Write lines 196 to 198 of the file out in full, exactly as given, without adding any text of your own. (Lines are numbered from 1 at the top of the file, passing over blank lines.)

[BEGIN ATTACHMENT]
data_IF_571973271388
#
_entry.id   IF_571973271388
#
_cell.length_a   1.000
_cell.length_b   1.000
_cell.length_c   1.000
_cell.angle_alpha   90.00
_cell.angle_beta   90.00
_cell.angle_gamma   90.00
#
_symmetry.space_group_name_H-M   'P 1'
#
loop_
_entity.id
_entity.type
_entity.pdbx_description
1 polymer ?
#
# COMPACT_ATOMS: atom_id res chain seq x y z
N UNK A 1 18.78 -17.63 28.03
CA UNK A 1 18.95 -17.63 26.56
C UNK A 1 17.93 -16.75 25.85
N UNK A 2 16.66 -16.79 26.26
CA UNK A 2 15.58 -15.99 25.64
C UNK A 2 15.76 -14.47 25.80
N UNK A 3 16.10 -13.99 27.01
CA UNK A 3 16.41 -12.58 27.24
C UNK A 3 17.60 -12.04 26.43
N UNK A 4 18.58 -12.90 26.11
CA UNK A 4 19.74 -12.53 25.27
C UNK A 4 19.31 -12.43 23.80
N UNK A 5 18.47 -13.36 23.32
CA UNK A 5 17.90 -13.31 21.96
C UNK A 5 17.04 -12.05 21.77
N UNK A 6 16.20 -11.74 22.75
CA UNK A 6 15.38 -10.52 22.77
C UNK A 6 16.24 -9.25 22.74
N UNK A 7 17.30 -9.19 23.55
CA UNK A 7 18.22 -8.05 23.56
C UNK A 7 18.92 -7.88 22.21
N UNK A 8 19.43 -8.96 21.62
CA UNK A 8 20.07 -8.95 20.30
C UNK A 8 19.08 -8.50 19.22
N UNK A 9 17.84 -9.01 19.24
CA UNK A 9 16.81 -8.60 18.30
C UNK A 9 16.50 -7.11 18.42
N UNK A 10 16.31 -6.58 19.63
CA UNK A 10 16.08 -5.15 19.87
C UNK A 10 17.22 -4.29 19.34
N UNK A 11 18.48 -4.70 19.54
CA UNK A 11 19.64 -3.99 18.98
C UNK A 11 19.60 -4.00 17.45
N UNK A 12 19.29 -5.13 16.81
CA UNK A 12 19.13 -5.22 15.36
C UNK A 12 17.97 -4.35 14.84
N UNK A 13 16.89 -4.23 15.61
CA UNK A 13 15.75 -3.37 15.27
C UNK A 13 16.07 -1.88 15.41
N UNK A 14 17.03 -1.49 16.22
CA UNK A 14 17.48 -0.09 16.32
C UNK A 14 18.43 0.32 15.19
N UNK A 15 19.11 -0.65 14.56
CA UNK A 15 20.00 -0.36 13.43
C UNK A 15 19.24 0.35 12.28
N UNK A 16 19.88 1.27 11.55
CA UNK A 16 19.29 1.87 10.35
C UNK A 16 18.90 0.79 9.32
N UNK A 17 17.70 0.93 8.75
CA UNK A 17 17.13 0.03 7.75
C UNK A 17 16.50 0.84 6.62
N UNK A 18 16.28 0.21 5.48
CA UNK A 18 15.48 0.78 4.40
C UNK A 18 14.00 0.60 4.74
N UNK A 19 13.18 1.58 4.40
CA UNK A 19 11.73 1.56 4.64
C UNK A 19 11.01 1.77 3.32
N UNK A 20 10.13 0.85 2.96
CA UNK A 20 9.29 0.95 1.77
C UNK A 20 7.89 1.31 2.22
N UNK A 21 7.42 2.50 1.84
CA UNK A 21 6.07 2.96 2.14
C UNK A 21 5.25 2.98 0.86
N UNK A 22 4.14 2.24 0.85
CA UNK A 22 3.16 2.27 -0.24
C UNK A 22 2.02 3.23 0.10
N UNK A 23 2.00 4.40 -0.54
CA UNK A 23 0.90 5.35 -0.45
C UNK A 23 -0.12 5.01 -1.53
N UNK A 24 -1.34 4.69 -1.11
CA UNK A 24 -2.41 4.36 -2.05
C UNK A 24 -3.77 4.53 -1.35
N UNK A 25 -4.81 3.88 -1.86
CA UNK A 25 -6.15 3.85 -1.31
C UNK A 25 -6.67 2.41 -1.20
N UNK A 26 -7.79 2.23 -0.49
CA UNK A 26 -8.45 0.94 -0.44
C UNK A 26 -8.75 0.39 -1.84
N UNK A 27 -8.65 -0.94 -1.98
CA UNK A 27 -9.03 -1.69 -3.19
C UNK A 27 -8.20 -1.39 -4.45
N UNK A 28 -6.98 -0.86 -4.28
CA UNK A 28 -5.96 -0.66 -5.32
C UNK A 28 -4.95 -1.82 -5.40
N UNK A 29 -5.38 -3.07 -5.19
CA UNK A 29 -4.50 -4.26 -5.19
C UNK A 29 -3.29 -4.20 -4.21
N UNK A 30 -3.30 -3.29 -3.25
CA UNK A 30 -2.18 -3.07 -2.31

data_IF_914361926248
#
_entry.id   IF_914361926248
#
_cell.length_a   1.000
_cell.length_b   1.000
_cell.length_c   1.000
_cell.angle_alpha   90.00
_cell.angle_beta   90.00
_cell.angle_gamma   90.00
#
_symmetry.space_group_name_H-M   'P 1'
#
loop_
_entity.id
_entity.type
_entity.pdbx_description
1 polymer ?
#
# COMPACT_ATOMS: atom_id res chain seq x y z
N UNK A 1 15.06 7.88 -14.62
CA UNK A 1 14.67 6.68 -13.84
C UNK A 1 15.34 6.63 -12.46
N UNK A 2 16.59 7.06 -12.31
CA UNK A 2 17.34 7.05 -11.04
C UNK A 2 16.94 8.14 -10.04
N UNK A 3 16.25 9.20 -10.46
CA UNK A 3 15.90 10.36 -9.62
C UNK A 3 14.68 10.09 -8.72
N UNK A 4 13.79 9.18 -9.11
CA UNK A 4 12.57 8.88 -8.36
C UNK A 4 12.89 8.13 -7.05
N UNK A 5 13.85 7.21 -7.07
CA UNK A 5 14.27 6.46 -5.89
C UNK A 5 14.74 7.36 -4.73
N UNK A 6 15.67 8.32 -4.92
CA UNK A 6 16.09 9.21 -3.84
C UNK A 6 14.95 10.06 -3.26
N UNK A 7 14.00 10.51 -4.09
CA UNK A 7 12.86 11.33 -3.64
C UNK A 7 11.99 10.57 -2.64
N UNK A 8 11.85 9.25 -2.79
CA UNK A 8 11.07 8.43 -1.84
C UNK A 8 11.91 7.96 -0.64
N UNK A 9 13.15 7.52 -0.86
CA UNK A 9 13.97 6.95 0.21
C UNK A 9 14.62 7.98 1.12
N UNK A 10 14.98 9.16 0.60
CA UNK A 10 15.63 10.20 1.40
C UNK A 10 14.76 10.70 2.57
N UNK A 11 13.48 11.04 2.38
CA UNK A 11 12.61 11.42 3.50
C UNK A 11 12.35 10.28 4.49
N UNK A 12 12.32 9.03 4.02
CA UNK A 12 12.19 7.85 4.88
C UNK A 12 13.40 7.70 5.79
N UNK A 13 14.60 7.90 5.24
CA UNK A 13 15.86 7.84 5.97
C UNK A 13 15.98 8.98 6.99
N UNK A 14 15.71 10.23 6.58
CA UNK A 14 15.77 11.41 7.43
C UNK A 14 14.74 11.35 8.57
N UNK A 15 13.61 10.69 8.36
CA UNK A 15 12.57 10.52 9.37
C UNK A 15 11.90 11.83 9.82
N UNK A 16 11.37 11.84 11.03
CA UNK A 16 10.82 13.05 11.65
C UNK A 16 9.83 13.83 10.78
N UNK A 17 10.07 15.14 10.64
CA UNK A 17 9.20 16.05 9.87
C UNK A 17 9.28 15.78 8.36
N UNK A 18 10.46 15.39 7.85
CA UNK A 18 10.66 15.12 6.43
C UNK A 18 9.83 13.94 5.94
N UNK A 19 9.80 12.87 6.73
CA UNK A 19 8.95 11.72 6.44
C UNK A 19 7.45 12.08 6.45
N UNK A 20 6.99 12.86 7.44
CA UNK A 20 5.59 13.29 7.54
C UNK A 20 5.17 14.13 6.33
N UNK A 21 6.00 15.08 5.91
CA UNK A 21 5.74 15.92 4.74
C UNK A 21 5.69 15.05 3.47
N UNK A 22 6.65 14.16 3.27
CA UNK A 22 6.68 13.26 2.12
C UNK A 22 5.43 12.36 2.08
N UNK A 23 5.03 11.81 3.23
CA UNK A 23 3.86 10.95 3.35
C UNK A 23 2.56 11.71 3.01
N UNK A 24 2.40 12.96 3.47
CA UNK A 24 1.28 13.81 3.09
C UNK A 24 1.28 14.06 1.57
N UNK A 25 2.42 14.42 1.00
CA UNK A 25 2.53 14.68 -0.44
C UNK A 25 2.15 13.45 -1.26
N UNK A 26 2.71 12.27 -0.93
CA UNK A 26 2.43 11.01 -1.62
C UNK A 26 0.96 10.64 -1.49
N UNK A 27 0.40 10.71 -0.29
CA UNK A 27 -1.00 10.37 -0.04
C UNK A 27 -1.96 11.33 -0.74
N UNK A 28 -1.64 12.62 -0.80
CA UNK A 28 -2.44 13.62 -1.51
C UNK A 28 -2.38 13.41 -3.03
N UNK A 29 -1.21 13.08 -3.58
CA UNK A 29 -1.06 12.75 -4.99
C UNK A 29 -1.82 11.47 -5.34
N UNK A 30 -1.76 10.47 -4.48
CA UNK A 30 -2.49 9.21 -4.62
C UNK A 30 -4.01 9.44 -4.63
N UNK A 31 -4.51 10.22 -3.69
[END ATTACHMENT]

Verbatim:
N UNK A 23 5.03 11.81 3.23
CA UNK A 23 3.86 10.95 3.35
C UNK A 23 2.56 11.71 3.01